HR directors back audits to spotlight inequalities

Two HR directors who sat on the
Equal Pay Task Force have told Personnel Today that regular mandatory equal pay
audits are essential if the 18 per cent gender pay gap is to be significantly
reduced.

Juris Grinbergs, HR director of Littlewoods,
explained that many employers were complacent about conducting pay reviews. He
pointed to an NOP survey in January 2001 that showed that only a third of
employers conduct pay reviews.

Regular pay reviews are essential
for picking up pay inequalities, he said.  

But the CIPD and CBI have called
for a voluntary approach to pay reviews and criticised the task force’s
recommendations. They believe it will result in more red tape for employers.  

Bob Mason, senior vice president of
HR at BT Wireless who chaired the task force, told Personnel Today, “I reject
the CBI’s sweeping dismissal of the recommendations. Given more careful reading
of the report, I think that the CBI would find much in our recommendations,
which they would support and encourage.”

He explained that mandatory pay
reviews wouldn’t be a burden because large and medium sized employers have
payroll systems in place that can generate the data. Furthermore, companies
will only have to conduct a full pay review if discrepancies are highlighted by
an initial health check of the company’s pay structures.

Mason said, “I don’t accept the
view that this is difficult.”

Grinbergs is calling for the Equal
Pay Act to be amended as soon as possible, and was disappointed by the CIPD’s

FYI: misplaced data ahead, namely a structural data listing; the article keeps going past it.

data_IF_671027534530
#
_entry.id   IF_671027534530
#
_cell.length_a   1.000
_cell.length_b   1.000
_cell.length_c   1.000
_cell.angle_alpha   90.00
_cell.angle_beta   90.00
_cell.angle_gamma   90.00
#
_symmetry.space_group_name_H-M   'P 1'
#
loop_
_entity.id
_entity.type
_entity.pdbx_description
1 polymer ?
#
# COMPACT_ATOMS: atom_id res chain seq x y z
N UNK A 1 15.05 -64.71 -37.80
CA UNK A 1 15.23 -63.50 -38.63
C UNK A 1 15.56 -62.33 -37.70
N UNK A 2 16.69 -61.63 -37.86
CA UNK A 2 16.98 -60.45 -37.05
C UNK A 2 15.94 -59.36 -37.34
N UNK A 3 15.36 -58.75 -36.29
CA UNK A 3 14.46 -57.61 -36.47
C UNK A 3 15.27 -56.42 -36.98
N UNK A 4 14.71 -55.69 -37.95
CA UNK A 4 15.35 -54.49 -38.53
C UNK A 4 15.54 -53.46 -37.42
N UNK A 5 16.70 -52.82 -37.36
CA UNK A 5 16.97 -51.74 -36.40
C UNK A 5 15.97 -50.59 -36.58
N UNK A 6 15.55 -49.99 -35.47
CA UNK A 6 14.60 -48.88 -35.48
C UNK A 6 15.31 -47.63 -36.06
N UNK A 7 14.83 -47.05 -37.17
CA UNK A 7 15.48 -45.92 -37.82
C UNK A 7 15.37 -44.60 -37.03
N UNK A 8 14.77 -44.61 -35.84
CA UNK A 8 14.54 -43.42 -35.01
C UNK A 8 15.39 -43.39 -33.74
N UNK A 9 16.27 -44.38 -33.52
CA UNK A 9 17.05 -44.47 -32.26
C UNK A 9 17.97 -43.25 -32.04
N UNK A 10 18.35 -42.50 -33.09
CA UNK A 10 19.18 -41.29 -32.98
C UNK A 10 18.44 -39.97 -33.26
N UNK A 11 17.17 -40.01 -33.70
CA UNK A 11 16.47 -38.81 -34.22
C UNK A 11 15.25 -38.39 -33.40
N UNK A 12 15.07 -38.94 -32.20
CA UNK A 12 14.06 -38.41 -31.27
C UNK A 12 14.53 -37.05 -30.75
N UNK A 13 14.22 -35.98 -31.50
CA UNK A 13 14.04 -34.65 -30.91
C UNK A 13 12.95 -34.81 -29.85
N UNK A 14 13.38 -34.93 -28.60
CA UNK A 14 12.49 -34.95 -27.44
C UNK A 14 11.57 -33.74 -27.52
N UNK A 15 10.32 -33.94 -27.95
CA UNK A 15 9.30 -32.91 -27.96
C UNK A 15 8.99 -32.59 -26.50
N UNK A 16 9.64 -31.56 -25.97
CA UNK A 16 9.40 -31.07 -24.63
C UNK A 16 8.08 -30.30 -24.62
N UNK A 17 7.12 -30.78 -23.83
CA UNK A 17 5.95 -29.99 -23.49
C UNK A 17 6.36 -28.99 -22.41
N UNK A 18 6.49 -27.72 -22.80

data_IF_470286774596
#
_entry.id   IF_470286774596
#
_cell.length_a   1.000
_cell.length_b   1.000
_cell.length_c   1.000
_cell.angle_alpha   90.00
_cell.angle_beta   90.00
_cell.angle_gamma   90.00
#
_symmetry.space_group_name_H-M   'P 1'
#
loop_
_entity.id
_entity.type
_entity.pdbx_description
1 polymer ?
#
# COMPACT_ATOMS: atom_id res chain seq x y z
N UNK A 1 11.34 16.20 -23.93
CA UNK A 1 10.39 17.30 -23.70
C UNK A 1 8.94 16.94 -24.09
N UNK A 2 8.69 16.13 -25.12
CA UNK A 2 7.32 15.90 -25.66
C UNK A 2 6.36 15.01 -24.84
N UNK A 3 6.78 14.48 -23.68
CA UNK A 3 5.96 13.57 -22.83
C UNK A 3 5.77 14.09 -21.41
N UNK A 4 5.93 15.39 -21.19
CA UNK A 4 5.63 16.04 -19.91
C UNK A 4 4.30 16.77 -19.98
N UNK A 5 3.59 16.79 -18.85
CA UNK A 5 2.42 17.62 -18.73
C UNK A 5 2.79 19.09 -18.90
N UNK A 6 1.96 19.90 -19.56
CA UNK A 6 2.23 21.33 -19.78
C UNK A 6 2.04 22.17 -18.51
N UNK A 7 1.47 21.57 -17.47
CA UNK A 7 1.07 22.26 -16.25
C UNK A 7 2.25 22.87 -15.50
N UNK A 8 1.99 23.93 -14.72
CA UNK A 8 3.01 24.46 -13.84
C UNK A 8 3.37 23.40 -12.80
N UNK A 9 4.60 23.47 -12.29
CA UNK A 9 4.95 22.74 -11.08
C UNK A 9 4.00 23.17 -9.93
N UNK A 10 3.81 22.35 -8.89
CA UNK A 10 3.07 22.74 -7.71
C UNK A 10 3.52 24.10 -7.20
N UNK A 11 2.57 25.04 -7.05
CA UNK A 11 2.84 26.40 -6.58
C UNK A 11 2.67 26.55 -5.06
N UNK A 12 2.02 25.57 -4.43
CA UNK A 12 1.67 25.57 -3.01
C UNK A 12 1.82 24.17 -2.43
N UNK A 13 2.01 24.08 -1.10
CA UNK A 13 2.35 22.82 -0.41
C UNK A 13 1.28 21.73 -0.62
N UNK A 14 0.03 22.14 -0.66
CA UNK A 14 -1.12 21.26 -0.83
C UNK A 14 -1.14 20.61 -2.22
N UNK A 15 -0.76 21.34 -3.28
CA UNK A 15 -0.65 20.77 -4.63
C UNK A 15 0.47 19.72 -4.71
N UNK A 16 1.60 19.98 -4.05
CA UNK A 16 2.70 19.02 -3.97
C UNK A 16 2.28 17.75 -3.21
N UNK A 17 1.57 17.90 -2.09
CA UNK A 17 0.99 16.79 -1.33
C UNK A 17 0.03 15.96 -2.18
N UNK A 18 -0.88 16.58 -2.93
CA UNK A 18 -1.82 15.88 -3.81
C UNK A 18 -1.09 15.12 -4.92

lack of support.

He said, “They focused on one line
only. We called for other recommendations in the report such as the EOC helping
to raise employers’ awareness of equal pay issues and increasing the
effectiveness of employment tribunal procedures.”

The Government remains sceptical
about implementing mandatory pay reviews, with employment minister Tessa Jowell
refusing to commit to the recommendations at the task force announcement.

But Grinbergs is pushing for change
by next year. He said, “The legislative timetables are up in the air due to the
General Election so it’s unlikely that the law will be changed until March or
April 2002.”

How the task force plans to tackle
the pay gap

– Raising levels of awareness among
employers, which involves promotion by the EOC and representative bodies such
as the CBI and CIPD

– Improving equal pay legislation,
introducing a requirement for employers to conduct pay reviews and streamlining
tribunal processes

– Improving pay review guidance for
employers and unions

– Reporting equal pay reviews in
employers’ annual reports

– Creating a statutory duty on
public employers to promote equal pay

– Encouraging the Government to
assess how policies such as the National Minimum Wage, the National Childcare
Strategy and National Skills Agenda could narrow the pay gap

How audits will work

The Equal Pay Task Force recommends
a two-stage approach to mandatory equal pay reviews.

Stage one is an assessment of the
pay both sexes in an organisation receive to establish if there are pay
inequalities. If there are, then stage two will examine the nature, causes and
extent of the inequalities.

All companies have to complete
stage one, unless they can show they have completed a full pay system review in
line with the EOC Code of Practice.

Stage one includes a pay system
equality check, to enable employers to assess whether they have a gender pay
gap. Employers have to answer a number of questions on their equal pay policies.

The complexity of a full stage two
equal pay review depends on the organisation’s pay systems and availability of
data on men and women’s pay. Determining where men and women perform equally at
work will be crucial to this stage.

The diversity of approaches to pay
determination among employers makes one simple approach to the more detailed
stage two review impossible.

The Equal Pay Task Force has
produced broad guidelines on the key features of this stage.

Once stage two has been completed
employers should know the nature and extent of pay gaps within their